After Event Hydration:

  • Drink 16-24 oz sports drink

Why are sports drinks better than just plain water for training and competition?

They are formulated to taste better than water which encourages re-hydration, provides carbohydrates for muscle glycogen, and the sodium helps the body retain more fluids.

Fueling between events:

  • If there is more than 2 hours between competitions, choose both Carbohydrate and Protein.
    Ideas: Lean meat sandwich, non-fat yogurt with cereal, tortilla wrap or pita sandwich with a piece of fruit, peanut butter sandwich and juice, bagel/low-fat cream cheese with a fruit smoothie, pasta salad, rice bowl, leftover high carbohydrate dinner if tolerated.
  • If there is less than 2 hours between competitions, choose mostly Carbohydrate.
    Ideas: Low-fat crackers, high carbohydrate energy bars, fig newtons, smoothies, juices, bagels, dry cereal, yogurt, animal/graham crackers, toast, pretzels, vanilla wafers, fruit leather or fruit roll-ups, bananas, meal replacement drinks (i.e. boost, ensure, carnation instant breakfast), English muffins, dried fruit trail mix, sports drink, etc.

Fueling after event(s):

Goal:

Refuel and re-hydrate within 30 minutes after event. The goal is to restore muscle glycogen, repair muscle damage, and replace fluid and electrolytes. This 30 minute window of opportunity helps to maximize recovery and enable you to bounce back for future training and events.

Guidlines:

  • Fluids - replace 24 oz for every pound lost during event. Including sodium in the recovery plan is beneficial.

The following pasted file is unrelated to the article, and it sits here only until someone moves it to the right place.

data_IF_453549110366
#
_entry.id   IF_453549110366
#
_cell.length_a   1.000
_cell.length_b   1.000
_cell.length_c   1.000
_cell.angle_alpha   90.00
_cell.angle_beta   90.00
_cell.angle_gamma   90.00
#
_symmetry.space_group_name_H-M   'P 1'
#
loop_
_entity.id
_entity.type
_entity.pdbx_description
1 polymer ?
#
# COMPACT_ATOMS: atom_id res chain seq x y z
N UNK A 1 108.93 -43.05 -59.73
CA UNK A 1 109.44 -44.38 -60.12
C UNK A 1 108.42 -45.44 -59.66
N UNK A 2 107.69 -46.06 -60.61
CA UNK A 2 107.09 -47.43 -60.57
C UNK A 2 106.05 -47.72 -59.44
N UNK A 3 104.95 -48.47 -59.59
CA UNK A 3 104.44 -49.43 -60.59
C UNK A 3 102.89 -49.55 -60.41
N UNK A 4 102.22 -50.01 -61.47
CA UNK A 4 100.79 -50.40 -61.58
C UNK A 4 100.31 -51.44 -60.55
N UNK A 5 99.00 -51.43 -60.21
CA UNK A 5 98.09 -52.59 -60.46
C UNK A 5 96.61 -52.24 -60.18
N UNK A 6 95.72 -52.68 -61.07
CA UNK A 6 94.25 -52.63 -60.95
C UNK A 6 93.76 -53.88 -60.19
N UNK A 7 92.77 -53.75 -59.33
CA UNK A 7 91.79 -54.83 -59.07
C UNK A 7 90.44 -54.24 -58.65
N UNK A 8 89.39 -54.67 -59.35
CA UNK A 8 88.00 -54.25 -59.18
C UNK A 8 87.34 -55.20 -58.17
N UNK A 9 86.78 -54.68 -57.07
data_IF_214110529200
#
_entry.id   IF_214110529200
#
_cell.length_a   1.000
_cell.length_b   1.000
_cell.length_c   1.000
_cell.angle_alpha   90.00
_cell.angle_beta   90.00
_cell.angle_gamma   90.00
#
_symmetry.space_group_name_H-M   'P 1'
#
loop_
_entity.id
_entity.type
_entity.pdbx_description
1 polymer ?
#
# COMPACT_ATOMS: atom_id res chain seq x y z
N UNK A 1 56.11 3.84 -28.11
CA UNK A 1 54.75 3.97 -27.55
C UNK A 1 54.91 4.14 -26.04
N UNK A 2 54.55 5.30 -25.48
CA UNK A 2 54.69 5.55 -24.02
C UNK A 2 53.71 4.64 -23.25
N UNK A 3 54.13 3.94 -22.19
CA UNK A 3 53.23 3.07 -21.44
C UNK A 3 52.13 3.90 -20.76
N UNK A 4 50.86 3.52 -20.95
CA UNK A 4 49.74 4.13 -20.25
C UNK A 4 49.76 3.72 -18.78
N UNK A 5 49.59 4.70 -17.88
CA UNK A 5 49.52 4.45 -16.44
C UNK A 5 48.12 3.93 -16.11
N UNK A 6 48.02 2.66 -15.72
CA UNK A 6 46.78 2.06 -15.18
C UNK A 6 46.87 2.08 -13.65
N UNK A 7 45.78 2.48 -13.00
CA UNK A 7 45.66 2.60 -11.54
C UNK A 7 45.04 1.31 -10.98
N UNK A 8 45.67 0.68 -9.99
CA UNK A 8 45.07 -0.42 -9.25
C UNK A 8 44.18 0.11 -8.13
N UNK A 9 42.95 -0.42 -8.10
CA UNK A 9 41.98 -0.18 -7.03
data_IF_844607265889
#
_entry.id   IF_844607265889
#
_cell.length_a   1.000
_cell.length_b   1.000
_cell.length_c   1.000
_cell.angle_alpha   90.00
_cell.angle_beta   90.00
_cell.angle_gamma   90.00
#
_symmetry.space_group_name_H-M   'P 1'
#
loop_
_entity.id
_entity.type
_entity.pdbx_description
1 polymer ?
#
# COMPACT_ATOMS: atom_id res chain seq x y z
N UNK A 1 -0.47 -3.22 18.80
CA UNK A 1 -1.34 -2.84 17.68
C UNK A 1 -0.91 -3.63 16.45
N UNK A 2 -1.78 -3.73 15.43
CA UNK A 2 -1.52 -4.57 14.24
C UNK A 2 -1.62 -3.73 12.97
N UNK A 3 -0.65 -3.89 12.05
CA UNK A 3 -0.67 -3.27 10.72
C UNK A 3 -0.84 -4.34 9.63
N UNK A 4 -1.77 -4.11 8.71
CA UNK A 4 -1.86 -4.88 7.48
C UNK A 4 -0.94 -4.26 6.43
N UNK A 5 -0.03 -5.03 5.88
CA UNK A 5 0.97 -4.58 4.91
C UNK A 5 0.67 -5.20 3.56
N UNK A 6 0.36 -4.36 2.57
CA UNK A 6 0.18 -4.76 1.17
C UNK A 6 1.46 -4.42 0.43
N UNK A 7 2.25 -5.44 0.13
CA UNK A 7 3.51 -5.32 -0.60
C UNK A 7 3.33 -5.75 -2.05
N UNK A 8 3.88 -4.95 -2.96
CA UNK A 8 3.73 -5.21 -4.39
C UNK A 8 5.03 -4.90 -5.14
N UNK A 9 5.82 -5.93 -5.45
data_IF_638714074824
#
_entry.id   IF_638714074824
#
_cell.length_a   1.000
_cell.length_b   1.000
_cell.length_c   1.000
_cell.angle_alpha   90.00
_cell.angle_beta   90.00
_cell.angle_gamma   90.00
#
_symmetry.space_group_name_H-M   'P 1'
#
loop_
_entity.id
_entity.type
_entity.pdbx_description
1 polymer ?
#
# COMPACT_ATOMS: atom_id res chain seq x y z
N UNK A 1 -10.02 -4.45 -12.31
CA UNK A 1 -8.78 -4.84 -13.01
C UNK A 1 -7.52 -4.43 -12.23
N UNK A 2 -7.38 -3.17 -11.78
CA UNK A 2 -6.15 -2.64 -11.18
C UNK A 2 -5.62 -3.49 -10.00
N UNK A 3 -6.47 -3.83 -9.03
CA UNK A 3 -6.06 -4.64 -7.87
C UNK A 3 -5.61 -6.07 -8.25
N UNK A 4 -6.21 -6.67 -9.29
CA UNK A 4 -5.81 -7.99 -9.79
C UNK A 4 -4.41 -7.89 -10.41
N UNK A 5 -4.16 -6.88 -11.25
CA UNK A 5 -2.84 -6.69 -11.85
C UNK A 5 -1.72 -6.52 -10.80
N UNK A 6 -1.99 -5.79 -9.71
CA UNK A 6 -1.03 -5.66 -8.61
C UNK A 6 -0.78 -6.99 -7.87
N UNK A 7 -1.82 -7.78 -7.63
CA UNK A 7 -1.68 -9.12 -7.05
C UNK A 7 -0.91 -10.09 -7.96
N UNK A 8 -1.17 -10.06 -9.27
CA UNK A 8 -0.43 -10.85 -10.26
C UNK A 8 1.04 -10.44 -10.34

• Carbohydrates - .5 grams per pound of body weight within 30 minutes.
  • Protein - Aim for 10-20 grams of protein within 30 minutes.

Ideas for quick foods to eat within 30 minutes:

  • 24 oz sports drink + bagel + peanut butter
  • Sports bar + sports drink
  • Low-fat chocolate milk
  • Bowl of cereal with dried fruit and nuts + fluids
  • Leftover sandwich + juice + water
  • Yogurt + bagel + water or sports drink
  • Protein/carbohydrate repletiondrink or meal replacement drink
  • Fruit + thick crust cheese/veggie pizza + water

What if I don't feel like eating right after my event?

Focus on liquid products. Low-fat chocolate milk is a GREAT replacement drink for the crucial 30 minute time frame!

Traveling bag:

Goal:

Plan ahead for meals, snacks and fluids. Buy a lunch box or insulated bag that can keep food chilled and pack your familiar foods the night before your meet. Consider freezing a bottle of water or sports drink to put in lunch box to keep foods chilled.

Grocery List:

  • Juice boxes
  • dried fruit
  • sports bars
  • sports drink
  • fig newtons
  • Trail mix
  • raisin boxes
  • sandwiches
  • fruit roll up
  • pretzels
  • string cheese
  • bagels
  • Bananas
  • oranges
  • fruit
  • gel/GU
  • pita bread
  • dried cereal
  • NF milk
  • pasta salad
  • noodles/rice
  • potato
  • yogurt
  • fruit cups
  • Eng muffin
  • baked chips
  • nuts
  • Pita chips
  • granola bar
  • inst oatmeal
  • Pita chips
  • peanut butter
  • water bottles
  • Tips for eating out on the road:

    • Choose single burgers instead of "monster burgers" with bacon and cheese.
    • Sandwiches with turkey, chicken, or roast beef instead of chicken salad or salami. Pile on the veggies!
    • Grilled chicken sandwiches or salads instead of fried chicken.
    • Grilled meat or grilled fish instead of fried.
    • Pasta dishes with lots of pasta and red sauce instead of pasta with cream sauces.
    • Stir-fried vegetables and steamed white rice instead of dishes with a lot of meat or fried egg rolls.
    • Waffles, pancakes, grits, scrambled eggs, or grilled ham, instead of bacon, sausage, or biscuits.
    • Pizza with thick crust (wheat is good too!), vegetables, and Canadian bacon, instead of a pepperoni, sausage, or "meat lover's" pizza.

    "Fuel The Machine And See The Results!"

    Stephanie Nunes is a Registered Dietitian and runner residing in San Luis Obispo, California. Her private practice is "Rock Solid Nutrition" and she provides individual counseling, on-line counseling, lectures or presentations for specific groups, and nutrition related articles. If you would like to contact Stephanie for any of these services, her e-mail address is Rocksolidnutrition@sbcglobal.net.